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Synthesis

Cross-Coupling Triple Play

Green Chemistry: Popular reactions using specialized boron reagents can now be run in water

by Stephen K. Ritter
November 21, 2013 | APPEARED IN VOLUME 91, ISSUE 47

THREE-IN-ONE STRATEGY
09147-notw8-reaction.jpg
In aqueous micelle solutions made using the surfactant TPGS-750-M, even unstable 2-pyridyl boronates readily undergo Suzuki-Miyaura cross-coupling.

Chemists have taken one of the most widely used reactions in organic synthesis—the Suzuki-Miyaura cross-coupling reaction—and made it even more versatile by melding it with an award-winning green chemistry technology. The new development will help researchers, particularly those working in drug discovery, expand the range of compounds that can be made using the cross-coupling approach and create safer and environmentally friendly processes that avoid organic solvents, excess reagents, and high temperatures.

“It is interesting to see the Suzuki-Miyaura reaction being treated in this way,” says organic chemistry professor Cathleen M. Crudden of Queen’s University, in Kingston, Ontario. “I think it demonstrates the continued importance of this reaction in the synthesis of advanced organic compounds.”

Suzuki-Miyaura cross-couplings link an organohalide and an organoboron compound with the aid of a palladium catalyst, typically to form biaryl products, which are common intermediates in drug synthesis. The reaction is one of several cross-coupling strategies for which the developers received the 2010 Nobel Prize in Chemistry.

As an integral part of the chemistry, Martin D. Burke and coworkers of the University of Illinois, Urbana-Champaign, in recent years have created a family of efficient aryl boronate coupling reagents—now widely used and commercially available—based on N-methyliminodiacetic acid (MIDA). And in an independent development, Bruce H. Lipshutz of the University of California, Santa Barbara, designed a surfactant (TPGS-750-M) specifically to use with transition-metal catalysts. When mixed with water, the commercially available surfactant creates optimally sized micelles that serve as nanoreactors for common organic reactions. Lipshutz received a 2011 Presidential Green Chemistry Challenge Award for the technology.

In the new study, Lipshutz and Nicholas A. Isley at UC Santa Barbara in collaboration with Fabrice Gallou of Novartis, in Basel, Switzerland, show how the micellar system can be used to carry out Suzuki-Miyaura cross-couplings with Burke’s MIDA boronates in water and in most cases at room temperature—a cross-coupling triple play (J. Am. Chem. Soc. 2013, DOI: 10.1021/ja409663q).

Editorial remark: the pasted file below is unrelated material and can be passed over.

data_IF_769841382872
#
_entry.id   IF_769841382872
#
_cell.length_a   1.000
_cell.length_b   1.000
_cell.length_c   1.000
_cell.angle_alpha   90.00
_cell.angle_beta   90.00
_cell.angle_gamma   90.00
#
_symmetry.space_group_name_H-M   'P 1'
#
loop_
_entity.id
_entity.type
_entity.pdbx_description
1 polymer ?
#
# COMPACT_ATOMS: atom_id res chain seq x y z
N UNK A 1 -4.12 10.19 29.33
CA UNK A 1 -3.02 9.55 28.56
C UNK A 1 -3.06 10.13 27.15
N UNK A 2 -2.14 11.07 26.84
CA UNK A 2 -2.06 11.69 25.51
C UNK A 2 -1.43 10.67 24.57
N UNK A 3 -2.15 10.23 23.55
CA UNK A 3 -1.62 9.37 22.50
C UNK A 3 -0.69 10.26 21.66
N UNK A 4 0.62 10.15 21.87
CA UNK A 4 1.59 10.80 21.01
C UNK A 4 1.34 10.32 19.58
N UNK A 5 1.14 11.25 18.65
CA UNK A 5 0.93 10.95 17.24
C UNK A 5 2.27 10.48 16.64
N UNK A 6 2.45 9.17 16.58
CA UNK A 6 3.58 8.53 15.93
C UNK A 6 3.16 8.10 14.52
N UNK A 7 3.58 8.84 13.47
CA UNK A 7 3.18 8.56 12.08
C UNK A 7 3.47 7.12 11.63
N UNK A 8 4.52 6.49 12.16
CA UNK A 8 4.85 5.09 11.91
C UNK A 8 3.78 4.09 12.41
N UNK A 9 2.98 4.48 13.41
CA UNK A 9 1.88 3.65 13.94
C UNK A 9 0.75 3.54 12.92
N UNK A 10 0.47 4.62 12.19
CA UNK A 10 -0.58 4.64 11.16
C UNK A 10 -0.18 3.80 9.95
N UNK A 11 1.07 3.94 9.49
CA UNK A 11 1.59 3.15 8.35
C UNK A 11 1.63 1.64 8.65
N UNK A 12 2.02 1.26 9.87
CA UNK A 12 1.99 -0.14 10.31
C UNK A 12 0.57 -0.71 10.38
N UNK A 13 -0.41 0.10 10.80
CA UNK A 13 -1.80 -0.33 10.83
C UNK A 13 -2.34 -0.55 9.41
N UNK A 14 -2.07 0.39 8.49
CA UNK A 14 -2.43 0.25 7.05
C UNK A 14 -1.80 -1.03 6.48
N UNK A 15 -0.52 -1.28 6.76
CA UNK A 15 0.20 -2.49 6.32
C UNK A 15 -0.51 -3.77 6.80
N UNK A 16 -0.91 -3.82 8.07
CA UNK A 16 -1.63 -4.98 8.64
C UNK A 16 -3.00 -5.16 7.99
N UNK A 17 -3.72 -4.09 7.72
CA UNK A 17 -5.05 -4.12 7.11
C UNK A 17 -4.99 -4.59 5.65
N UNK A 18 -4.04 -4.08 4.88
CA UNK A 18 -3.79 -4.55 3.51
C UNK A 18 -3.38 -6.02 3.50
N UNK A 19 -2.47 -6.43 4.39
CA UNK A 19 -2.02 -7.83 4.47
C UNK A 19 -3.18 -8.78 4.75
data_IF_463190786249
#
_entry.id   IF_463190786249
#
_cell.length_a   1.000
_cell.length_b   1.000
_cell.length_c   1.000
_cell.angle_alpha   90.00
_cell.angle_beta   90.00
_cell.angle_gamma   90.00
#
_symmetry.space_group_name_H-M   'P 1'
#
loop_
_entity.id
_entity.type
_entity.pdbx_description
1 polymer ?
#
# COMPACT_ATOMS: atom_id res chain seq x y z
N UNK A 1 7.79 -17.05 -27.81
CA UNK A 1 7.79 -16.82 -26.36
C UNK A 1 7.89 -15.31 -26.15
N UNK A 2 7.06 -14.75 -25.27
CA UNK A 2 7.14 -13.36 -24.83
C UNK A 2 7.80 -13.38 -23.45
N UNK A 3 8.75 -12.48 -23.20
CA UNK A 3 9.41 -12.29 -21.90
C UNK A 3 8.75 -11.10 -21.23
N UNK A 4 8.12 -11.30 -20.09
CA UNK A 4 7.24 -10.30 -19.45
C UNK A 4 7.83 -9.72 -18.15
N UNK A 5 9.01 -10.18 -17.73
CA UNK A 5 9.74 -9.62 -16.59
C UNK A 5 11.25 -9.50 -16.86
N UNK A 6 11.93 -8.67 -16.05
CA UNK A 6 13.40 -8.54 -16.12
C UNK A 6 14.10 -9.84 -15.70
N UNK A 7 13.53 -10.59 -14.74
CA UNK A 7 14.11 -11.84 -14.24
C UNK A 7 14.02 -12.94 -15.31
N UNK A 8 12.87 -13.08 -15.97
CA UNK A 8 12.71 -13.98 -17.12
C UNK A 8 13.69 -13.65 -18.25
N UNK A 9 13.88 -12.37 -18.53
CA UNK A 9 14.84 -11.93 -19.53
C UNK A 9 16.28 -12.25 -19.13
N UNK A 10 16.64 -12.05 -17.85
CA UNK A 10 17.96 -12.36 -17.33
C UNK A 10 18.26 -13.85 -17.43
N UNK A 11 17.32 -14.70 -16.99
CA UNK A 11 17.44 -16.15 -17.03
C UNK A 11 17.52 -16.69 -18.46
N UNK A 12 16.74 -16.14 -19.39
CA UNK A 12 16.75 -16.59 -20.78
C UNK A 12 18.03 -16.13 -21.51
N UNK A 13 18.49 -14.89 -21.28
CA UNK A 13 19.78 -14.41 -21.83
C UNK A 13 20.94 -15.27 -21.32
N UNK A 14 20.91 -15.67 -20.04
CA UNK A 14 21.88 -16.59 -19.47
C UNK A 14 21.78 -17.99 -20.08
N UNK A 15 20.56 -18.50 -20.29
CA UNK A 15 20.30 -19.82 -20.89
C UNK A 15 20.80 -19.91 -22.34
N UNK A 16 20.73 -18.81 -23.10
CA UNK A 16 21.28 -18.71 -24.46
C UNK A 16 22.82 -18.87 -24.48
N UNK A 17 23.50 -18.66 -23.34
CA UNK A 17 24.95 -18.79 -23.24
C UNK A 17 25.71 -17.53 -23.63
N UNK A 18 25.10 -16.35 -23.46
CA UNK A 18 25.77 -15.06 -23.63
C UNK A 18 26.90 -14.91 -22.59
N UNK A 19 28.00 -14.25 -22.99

Several features of the new reaction system weren’t possible before, Lipshutz says. These include using a 1:1 ratio of the coupling partners, rather than an excess of one partner, and the ability to use aryl bromides or aryl chlorides with the MIDA boronate partner, rather than only aryl chlorides. The strategy capitalizes on the environmentally friendly advantages of Lipshutz’s micelles, including the need for only a small amount of catalyst, easy recovery of the products by precipitation and filtration without using any organic solvent, the ability to repeatedly recycle the aqueous reaction mixture and catalyst, and essentially no waste generation (Angew. Chem. Int. Ed. 2013, DOI: 10.1002/anie.201302020).

Organic reactions that run in water typically still require extracting the product with an organic solvent, and both the water and solvent must later be treated as waste, Crudden explains. That makes the green benefits for using water as a solvent appear slim, she says. “But the new approach is an example of an effective, useful reaction run in recyclable water.”

Besides using the reaction for standard aryl-aryl cross-couplings, the system can be used to carry out couplings involving 2-pyridyl units, which are popular in pharmaceutical compounds but normally unstable in standard cross-couplings.

“This breakthrough unites powerful methodologies to achieve even very challenging cross-couplings under exceptionally mild and environmentally friendly conditions,” Burke tells C&EN. Until recently, cross-coupling of 2-pyridyl boronates still represented a major challenge, he says. “Having such reactions now accessible in water using all commercially available building blocks and reagents reflects substantial progress.”

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Comments
John Rivera (November 26, 2013 1:02 AM)
There are a couple mistakes here: If you look at the paper they can recycle the medium providing they add more surfactant but they never make any claim or document that they can recycle the catalyst. Also the paper only has 2 examples of 2-pyridyl systems and they say that they are currently studying ways to improve the scope to more 2 pyridyl systems but it says here that this challenge has been successfully addressed.

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